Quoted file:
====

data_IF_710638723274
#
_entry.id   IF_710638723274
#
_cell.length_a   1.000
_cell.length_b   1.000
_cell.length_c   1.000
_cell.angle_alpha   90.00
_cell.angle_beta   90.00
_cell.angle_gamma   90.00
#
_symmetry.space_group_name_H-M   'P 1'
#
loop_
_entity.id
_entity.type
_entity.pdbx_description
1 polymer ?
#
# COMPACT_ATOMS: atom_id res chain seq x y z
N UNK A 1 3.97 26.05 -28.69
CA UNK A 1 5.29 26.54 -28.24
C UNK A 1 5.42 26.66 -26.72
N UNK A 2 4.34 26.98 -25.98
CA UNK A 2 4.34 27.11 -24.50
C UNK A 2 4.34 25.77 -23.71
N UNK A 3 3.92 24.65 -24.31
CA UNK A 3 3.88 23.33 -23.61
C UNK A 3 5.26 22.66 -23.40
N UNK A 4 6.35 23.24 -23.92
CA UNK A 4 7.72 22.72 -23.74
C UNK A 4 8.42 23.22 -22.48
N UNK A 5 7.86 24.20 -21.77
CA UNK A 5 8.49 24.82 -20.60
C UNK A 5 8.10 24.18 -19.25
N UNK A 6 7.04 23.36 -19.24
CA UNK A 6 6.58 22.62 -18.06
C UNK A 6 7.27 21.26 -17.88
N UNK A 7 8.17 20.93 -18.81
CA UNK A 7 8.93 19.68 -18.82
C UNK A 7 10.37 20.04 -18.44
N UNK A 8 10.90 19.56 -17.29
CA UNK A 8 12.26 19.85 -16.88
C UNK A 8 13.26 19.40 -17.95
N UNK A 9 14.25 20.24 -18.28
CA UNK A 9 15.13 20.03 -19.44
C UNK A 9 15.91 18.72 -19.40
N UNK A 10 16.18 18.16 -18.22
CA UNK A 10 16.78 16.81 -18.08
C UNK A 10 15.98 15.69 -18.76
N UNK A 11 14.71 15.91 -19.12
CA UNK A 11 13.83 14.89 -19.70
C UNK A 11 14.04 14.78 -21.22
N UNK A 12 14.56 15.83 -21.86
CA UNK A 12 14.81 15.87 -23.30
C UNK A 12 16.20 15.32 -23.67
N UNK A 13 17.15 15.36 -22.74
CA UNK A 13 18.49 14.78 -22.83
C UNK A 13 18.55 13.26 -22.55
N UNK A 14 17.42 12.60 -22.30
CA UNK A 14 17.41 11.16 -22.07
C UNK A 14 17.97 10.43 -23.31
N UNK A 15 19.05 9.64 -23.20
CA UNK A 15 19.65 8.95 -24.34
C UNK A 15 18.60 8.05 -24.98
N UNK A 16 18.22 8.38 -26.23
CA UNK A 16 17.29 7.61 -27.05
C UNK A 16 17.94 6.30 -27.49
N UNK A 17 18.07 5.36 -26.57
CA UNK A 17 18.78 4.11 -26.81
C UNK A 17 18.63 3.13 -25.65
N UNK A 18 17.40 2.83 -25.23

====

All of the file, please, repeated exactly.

data_IF_710638723274
#
_entry.id   IF_710638723274
#
_cell.length_a   1.000
_cell.length_b   1.000
_cell.length_c   1.000
_cell.angle_alpha   90.00
_cell.angle_beta   90.00
_cell.angle_gamma   90.00
#
_symmetry.space_group_name_H-M   'P 1'
#
loop_
_entity.id
_entity.type
_entity.pdbx_description
1 polymer ?
#
# COMPACT_ATOMS: atom_id res chain seq x y z
N UNK A 1 3.97 26.05 -28.69
CA UNK A 1 5.29 26.54 -28.24
C UNK A 1 5.42 26.66 -26.72
N UNK A 2 4.34 26.98 -25.98
CA UNK A 2 4.34 27.11 -24.50
C UNK A 2 4.34 25.77 -23.71
N UNK A 3 3.92 24.65 -24.31
CA UNK A 3 3.88 23.33 -23.61
C UNK A 3 5.26 22.66 -23.40
N UNK A 4 6.35 23.24 -23.92
CA UNK A 4 7.72 22.72 -23.74
C UNK A 4 8.42 23.22 -22.48
N UNK A 5 7.86 24.20 -21.77
CA UNK A 5 8.49 24.82 -20.60
C UNK A 5 8.10 24.18 -19.25
N UNK A 6 7.04 23.36 -19.24
CA UNK A 6 6.58 22.62 -18.06
C UNK A 6 7.27 21.26 -17.88
N UNK A 7 8.17 20.93 -18.81
CA UNK A 7 8.93 19.68 -18.82
C UNK A 7 10.37 20.04 -18.44
N UNK A 8 10.90 19.56 -17.29
CA UNK A 8 12.26 19.85 -16.88
C UNK A 8 13.26 19.40 -17.95
N UNK A 9 14.25 20.24 -18.28
CA UNK A 9 15.13 20.03 -19.44
C UNK A 9 15.91 18.72 -19.40
N UNK A 10 16.18 18.16 -18.22
CA UNK A 10 16.78 16.81 -18.08
C UNK A 10 15.98 15.69 -18.76
N UNK A 11 14.71 15.91 -19.12
CA UNK A 11 13.83 14.89 -19.70
C UNK A 11 14.04 14.78 -21.22
N UNK A 12 14.56 15.83 -21.86
CA UNK A 12 14.81 15.87 -23.30
C UNK A 12 16.20 15.32 -23.67
N UNK A 13 17.15 15.36 -22.74
CA UNK A 13 18.49 14.78 -22.83
C UNK A 13 18.55 13.26 -22.55
N UNK A 14 17.42 12.60 -22.30
CA UNK A 14 17.41 11.16 -22.07
C UNK A 14 17.97 10.43 -23.31
N UNK A 15 19.05 9.64 -23.20
CA UNK A 15 19.65 8.95 -24.34
C UNK A 15 18.60 8.05 -24.98
N UNK A 16 18.22 8.38 -26.23
CA UNK A 16 17.29 7.61 -27.05
C UNK A 16 17.94 6.30 -27.49
N UNK A 17 18.07 5.36 -26.57
CA UNK A 17 18.78 4.11 -26.81
C UNK A 17 18.63 3.13 -25.65
N UNK A 18 17.40 2.83 -25.23